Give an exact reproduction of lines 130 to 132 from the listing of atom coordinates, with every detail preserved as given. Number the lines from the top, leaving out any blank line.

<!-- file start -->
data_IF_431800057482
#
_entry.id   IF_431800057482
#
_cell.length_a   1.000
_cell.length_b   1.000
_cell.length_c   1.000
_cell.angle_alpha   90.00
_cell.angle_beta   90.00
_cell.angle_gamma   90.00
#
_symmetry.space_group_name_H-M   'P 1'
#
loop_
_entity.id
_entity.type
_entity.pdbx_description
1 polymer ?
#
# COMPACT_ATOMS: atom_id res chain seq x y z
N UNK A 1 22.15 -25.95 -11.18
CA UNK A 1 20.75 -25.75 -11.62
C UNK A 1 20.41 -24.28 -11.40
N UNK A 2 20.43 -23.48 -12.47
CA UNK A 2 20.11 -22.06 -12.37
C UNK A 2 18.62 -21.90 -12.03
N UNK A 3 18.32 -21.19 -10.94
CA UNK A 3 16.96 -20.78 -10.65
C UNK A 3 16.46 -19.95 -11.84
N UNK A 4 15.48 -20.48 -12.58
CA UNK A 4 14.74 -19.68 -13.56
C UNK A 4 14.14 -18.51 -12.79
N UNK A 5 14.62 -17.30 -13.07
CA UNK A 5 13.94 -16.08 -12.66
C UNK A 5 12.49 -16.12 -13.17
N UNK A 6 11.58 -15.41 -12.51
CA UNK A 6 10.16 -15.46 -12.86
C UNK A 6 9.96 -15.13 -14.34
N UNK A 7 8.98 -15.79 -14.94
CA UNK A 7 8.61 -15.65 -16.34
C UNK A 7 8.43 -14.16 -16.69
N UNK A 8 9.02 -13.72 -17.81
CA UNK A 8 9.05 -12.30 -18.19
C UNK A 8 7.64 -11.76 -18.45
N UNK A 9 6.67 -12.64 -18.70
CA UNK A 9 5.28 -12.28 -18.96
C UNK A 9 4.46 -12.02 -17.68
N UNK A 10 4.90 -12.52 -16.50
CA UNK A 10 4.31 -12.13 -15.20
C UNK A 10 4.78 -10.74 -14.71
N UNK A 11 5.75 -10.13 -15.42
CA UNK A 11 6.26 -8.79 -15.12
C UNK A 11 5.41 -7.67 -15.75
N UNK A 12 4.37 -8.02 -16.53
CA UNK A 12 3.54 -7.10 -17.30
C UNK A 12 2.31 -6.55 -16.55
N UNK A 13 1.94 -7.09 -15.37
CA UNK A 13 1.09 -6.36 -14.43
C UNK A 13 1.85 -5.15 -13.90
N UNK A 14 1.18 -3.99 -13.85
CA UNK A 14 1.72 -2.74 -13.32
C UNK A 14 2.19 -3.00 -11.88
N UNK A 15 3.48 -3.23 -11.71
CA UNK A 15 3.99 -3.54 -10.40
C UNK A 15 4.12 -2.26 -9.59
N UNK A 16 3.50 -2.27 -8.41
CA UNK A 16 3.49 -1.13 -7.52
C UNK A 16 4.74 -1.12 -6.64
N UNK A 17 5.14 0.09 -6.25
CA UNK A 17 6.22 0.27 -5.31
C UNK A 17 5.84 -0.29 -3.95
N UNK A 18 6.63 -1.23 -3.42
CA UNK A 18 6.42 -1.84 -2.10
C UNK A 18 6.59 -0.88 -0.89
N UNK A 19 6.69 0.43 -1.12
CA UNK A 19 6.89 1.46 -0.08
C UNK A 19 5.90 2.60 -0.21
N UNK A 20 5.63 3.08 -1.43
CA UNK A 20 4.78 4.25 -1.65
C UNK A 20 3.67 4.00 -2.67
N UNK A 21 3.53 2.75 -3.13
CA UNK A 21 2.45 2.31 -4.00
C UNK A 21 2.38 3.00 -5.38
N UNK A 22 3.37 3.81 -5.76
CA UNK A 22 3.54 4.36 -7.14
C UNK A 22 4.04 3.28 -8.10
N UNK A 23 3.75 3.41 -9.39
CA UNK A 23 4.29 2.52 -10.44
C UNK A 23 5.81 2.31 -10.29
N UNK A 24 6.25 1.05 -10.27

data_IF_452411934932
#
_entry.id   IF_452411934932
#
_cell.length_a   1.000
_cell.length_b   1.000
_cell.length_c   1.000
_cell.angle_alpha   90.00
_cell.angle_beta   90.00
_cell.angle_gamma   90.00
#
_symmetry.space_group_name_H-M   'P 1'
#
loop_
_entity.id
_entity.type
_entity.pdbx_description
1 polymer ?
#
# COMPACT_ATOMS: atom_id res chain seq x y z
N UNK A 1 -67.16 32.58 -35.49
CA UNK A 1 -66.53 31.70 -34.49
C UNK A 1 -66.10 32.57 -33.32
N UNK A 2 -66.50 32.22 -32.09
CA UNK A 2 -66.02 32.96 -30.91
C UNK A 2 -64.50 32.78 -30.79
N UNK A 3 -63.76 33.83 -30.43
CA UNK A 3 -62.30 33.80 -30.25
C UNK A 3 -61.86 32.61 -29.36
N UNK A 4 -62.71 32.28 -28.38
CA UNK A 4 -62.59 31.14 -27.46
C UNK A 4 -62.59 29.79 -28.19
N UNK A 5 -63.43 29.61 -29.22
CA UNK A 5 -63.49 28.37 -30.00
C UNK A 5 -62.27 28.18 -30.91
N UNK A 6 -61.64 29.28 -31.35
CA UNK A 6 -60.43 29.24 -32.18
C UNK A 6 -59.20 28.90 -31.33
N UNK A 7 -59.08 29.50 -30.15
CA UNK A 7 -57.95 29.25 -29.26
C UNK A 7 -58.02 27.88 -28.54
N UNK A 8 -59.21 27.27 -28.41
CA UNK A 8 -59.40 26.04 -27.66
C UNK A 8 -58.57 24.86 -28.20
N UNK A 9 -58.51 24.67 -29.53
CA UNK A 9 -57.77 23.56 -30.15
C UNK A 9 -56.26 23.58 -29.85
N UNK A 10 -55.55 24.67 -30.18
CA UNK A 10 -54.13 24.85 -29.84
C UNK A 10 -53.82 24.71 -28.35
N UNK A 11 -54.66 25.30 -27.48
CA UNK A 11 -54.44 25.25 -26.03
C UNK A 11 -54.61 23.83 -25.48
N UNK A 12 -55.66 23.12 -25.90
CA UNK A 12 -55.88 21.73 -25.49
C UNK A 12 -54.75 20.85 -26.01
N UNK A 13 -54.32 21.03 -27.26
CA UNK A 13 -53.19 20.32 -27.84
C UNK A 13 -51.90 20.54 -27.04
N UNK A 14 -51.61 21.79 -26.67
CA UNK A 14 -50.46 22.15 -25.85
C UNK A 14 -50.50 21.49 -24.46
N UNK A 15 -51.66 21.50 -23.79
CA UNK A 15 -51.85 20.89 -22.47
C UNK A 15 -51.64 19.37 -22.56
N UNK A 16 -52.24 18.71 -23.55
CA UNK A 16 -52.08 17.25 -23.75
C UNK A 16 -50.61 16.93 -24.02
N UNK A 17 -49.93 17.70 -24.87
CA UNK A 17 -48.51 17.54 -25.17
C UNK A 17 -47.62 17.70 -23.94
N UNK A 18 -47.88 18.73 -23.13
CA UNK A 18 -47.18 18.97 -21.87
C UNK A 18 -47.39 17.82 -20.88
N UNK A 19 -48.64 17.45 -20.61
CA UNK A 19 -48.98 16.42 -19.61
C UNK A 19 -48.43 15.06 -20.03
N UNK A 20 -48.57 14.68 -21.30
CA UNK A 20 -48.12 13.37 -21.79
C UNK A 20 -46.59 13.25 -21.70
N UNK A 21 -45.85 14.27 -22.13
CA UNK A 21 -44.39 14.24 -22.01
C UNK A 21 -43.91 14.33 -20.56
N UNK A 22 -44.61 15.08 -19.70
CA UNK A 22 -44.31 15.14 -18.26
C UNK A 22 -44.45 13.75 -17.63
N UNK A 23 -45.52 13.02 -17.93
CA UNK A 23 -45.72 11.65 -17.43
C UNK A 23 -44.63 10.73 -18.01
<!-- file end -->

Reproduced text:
CA UNK A 7 -57.95 29.25 -29.26
C UNK A 7 -58.02 27.88 -28.54
N UNK A 8 -59.21 27.27 -28.41